Among institutions, 70% reported an increase this semester in new international student enrolment, 10% reported numbers similar to last year, and 20% reported a decrease. Decreases were largest in community colleges which primarily offer associate’s degrees.

Universities that promote international education have long argued that international students bring economic benefits to the United States and in particular to local communities. International students, who represent 5% of all students enrolled in US colleges and universities, contributed US$39 billion to the US economy in 2020, down from US$44 billion the previous year, according to data reported by IIE from the US Department of Commerce.

This year, 99% of responding institutions said they are holding classes in person or implementing a hybrid model, and about 65% of international students are living on or near campus in the United States. Of those, 72% require students to wear masks. In addition, 72% are making COVID-19 vaccines available to their students (both international and local), faculty and staff, while 48% require vaccinations.

US study abroad

IIE also reported a 53% decline in the number of US students participating in study abroad programmes in spring and summer of 2020, a drop that also was attributed to the coronavirus.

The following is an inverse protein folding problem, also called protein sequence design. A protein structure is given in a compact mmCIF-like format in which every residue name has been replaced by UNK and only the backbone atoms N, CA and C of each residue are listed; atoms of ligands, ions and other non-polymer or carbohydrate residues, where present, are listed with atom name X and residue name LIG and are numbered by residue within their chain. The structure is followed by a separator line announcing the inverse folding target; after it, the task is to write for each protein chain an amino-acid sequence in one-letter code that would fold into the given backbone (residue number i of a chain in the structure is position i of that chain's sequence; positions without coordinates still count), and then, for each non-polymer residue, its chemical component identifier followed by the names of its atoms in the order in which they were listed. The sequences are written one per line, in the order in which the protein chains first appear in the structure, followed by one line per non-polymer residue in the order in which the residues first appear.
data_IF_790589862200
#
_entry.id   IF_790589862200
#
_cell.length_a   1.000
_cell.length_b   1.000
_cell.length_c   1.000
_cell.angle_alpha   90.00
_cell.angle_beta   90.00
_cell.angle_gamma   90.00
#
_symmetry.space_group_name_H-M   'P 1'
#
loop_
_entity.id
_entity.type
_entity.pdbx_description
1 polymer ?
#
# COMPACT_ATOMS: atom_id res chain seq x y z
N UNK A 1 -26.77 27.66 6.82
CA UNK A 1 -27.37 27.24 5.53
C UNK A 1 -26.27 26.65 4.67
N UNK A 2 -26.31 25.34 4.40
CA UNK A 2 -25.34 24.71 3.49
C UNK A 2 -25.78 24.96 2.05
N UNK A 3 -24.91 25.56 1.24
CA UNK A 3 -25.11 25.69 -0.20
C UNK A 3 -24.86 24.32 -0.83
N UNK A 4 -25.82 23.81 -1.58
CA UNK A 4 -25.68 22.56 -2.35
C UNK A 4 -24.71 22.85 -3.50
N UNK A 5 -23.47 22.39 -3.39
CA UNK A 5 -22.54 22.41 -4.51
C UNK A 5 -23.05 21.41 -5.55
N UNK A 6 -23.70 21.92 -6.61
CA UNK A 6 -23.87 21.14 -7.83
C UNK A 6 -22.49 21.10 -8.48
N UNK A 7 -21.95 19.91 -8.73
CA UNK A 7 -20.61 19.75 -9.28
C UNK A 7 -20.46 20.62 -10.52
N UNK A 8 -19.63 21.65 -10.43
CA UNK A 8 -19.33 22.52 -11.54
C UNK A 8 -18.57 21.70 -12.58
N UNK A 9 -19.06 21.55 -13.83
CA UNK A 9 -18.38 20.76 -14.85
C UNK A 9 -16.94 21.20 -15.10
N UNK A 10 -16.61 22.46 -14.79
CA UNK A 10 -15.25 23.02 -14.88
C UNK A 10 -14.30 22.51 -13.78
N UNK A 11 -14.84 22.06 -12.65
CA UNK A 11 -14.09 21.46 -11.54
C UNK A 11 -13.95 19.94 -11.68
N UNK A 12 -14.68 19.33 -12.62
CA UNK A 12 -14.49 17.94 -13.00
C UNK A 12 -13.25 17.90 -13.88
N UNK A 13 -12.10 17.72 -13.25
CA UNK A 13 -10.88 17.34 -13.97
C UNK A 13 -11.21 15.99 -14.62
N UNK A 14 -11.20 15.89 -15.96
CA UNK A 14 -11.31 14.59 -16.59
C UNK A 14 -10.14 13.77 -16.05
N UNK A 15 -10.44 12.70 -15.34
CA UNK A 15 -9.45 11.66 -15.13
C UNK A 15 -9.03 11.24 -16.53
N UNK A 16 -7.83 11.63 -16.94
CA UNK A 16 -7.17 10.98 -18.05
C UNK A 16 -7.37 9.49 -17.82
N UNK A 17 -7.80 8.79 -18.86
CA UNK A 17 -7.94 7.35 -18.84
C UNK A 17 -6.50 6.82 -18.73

Most of the drops took place in the spring and summer of 2020. During spring 2020, emergency efforts returned a reported 55,000 students to the United States as the pandemic was beginning to spread. Summer 2020 study abroad programmes decreased by 99%, the report says. The availability of online opportunities took the edge off the overall effect of programme cancellations; for example, 242 US institutions reported offering online global experiences to more than 10,400 students.

Countries of origin

Enrolments from all countries of origin and regions saw declines due to the COVID-19 pandemic, but the percentages of drops were generally lower in those parts of the world that share similar times zones with the United States.

Enrolments from China and India declined by 14.8% and 13.2%, respectively, but these two easily remained the top sending countries. The snapshot survey found that those countries are the focus of this year’s student recruitment campaigns for many colleges and universities.

Countries with steep enrolment declines include South Korea and Saudi Arabia.


Louise Jane Nicol on the University World News Facebook page:

I found the breakdown & various charts very useful!

“The latest figures on international enrollment are bleak. Fifteen percent fewer foreign students attended US higher education institutions in 2020-21 than the year before, according to the annual Open Doors report, compiled by the Institute of International Education and the US Department of State’s Bureau of Educational and Cultural Affairs.

Those declines likely dealt a bruising blow to the colleges that rely on these students to add cultural diversity to their campuses and bring in a key source of tuition revenue.”

Asia Careers Group SDN BHD – Investing in International Futures